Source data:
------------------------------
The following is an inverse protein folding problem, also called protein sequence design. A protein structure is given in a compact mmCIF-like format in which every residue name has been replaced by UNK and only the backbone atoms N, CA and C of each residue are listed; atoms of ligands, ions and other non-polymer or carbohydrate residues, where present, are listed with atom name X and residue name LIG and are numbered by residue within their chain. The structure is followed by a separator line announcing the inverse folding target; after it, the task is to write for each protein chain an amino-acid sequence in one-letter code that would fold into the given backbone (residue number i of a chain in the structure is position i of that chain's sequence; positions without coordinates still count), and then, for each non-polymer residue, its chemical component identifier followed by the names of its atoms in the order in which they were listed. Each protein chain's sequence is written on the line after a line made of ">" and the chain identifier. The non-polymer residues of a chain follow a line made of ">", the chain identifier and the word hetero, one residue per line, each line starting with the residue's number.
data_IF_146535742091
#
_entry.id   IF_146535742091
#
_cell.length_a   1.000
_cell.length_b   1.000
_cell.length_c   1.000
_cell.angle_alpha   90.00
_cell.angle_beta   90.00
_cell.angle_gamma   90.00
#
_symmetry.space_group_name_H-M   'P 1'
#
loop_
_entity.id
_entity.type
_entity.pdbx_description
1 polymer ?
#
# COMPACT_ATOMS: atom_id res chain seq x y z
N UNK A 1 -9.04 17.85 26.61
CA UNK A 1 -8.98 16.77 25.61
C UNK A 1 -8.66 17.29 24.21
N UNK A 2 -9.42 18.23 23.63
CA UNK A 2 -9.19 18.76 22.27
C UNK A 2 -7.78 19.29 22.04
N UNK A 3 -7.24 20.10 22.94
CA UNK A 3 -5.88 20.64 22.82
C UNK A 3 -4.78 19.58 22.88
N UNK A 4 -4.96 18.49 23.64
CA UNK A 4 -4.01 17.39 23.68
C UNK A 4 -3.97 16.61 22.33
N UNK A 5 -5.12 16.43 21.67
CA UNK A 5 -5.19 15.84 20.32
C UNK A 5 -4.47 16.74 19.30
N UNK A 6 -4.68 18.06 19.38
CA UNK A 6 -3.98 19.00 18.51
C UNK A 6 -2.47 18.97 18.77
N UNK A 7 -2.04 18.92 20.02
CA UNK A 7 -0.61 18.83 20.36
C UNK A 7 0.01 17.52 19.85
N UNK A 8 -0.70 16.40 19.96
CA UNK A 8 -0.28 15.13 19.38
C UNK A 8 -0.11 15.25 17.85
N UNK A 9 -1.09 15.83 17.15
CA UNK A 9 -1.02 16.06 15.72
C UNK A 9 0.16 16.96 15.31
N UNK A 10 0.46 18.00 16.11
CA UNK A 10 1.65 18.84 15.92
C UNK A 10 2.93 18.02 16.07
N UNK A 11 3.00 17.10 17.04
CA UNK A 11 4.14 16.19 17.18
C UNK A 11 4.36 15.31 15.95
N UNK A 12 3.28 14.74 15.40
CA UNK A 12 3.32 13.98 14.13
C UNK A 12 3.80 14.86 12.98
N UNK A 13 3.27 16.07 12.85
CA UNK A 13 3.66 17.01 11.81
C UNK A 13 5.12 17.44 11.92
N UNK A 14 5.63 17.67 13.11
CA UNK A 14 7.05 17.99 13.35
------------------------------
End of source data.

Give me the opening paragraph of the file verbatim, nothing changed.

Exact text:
The following is an inverse protein folding problem, also called protein sequence design. A protein structure is given in a compact mmCIF-like format in which every residue name has been replaced by UNK and only the backbone atoms N, CA and C of each residue are listed; atoms of ligands, ions and other non-polymer or carbohydrate residues, where present, are listed with atom name X and residue name LIG and are numbered by residue within their chain. The structure is followed by a separator line announcing the inverse folding target; after it, the task is to write for each protein chain an amino-acid sequence in one-letter code that would fold into the given backbone (residue number i of a chain in the structure is position i of that chain's sequence; positions without coordinates still count), and then, for each non-polymer residue, its chemical component identifier followed by the names of its atoms in the order in which they were listed. Each protein chain's sequence is written on the line after a line made of ">" and the chain identifier. The non-polymer residues of a chain follow a line made of ">", the chain identifier and the word hetero, one residue per line, each line starting with the residue's number.